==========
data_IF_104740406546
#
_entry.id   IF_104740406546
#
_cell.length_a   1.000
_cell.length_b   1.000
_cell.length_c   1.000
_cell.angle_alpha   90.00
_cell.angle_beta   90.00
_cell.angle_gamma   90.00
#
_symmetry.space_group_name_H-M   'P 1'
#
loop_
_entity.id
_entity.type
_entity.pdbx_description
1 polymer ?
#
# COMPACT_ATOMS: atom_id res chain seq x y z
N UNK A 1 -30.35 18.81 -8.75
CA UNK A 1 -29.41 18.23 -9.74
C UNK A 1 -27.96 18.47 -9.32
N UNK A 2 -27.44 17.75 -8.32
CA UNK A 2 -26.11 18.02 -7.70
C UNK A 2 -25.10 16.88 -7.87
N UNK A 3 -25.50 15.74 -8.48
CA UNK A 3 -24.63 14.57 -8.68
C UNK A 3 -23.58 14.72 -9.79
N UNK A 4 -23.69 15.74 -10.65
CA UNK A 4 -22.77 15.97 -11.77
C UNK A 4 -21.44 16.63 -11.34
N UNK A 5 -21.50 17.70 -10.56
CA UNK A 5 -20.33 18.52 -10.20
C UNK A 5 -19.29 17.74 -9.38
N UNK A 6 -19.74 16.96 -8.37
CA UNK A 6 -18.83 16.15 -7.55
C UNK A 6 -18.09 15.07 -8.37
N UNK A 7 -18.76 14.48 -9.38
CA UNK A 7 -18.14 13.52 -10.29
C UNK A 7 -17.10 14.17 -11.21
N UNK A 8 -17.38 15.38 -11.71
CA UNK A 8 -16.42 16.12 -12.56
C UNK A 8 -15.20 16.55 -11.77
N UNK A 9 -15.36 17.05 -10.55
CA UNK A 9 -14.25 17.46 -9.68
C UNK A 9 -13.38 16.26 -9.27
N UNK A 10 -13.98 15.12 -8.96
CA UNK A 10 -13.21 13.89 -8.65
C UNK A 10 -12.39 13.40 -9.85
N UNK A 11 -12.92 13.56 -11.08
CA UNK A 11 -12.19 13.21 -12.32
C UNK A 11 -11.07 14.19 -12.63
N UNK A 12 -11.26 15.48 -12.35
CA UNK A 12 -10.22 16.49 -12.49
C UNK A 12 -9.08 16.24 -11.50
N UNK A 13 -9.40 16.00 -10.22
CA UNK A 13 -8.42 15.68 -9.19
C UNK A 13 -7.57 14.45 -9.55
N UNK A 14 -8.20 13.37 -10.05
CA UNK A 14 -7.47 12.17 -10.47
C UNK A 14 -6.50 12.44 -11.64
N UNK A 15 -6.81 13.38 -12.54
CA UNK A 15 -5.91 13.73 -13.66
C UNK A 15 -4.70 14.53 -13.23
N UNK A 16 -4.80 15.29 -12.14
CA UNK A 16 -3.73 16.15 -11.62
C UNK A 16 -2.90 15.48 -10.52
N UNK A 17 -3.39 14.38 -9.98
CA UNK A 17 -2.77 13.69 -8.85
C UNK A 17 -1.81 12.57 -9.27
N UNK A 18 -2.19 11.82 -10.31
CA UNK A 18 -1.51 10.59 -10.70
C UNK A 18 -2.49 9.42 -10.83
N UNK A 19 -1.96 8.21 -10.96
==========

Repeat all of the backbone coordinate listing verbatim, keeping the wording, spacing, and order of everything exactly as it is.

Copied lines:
data_IF_104740406546
#
_entry.id   IF_104740406546
#
_cell.length_a   1.000
_cell.length_b   1.000
_cell.length_c   1.000
_cell.angle_alpha   90.00
_cell.angle_beta   90.00
_cell.angle_gamma   90.00
#
_symmetry.space_group_name_H-M   'P 1'
#
loop_
_entity.id
_entity.type
_entity.pdbx_description
1 polymer ?
#
# COMPACT_ATOMS: atom_id res chain seq x y z
N UNK A 1 -30.35 18.81 -8.75
CA UNK A 1 -29.41 18.23 -9.74
C UNK A 1 -27.96 18.47 -9.32
N UNK A 2 -27.44 17.75 -8.32
CA UNK A 2 -26.11 18.02 -7.70
C UNK A 2 -25.10 16.88 -7.87
N UNK A 3 -25.50 15.74 -8.48
CA UNK A 3 -24.63 14.57 -8.68
C UNK A 3 -23.58 14.72 -9.79
N UNK A 4 -23.69 15.74 -10.65
CA UNK A 4 -22.77 15.97 -11.77
C UNK A 4 -21.44 16.63 -11.34
N UNK A 5 -21.50 17.70 -10.56
CA UNK A 5 -20.33 18.52 -10.20
C UNK A 5 -19.29 17.74 -9.38
N UNK A 6 -19.74 16.96 -8.37
CA UNK A 6 -18.83 16.15 -7.55
C UNK A 6 -18.09 15.07 -8.37
N UNK A 7 -18.76 14.48 -9.38
CA UNK A 7 -18.14 13.52 -10.29
C UNK A 7 -17.10 14.17 -11.21
N UNK A 8 -17.38 15.38 -11.71
CA UNK A 8 -16.42 16.12 -12.56
C UNK A 8 -15.20 16.55 -11.77
N UNK A 9 -15.36 17.05 -10.55
CA UNK A 9 -14.25 17.46 -9.68
C UNK A 9 -13.38 16.26 -9.27
N UNK A 10 -13.98 15.12 -8.96
CA UNK A 10 -13.21 13.89 -8.65
C UNK A 10 -12.39 13.40 -9.85
N UNK A 11 -12.92 13.56 -11.08
CA UNK A 11 -12.19 13.21 -12.32
C UNK A 11 -11.07 14.19 -12.63
N UNK A 12 -11.26 15.48 -12.35
CA UNK A 12 -10.22 16.49 -12.49
C UNK A 12 -9.08 16.24 -11.50
N UNK A 13 -9.40 16.00 -10.22
CA UNK A 13 -8.42 15.68 -9.19
C UNK A 13 -7.57 14.45 -9.55
N UNK A 14 -8.20 13.37 -10.05
CA UNK A 14 -7.47 12.17 -10.47
C UNK A 14 -6.50 12.44 -11.64
N UNK A 15 -6.81 13.38 -12.54
CA UNK A 15 -5.91 13.73 -13.66
C UNK A 15 -4.70 14.53 -13.23
N UNK A 16 -4.80 15.29 -12.14
CA UNK A 16 -3.73 16.15 -11.62
C UNK A 16 -2.90 15.48 -10.52
N UNK A 17 -3.39 14.38 -9.98
CA UNK A 17 -2.77 13.69 -8.85
C UNK A 17 -1.81 12.57 -9.27
N UNK A 18 -2.19 11.82 -10.31
CA UNK A 18 -1.51 10.59 -10.70
C UNK A 18 -2.49 9.42 -10.83
N UNK A 19 -1.96 8.21 -10.96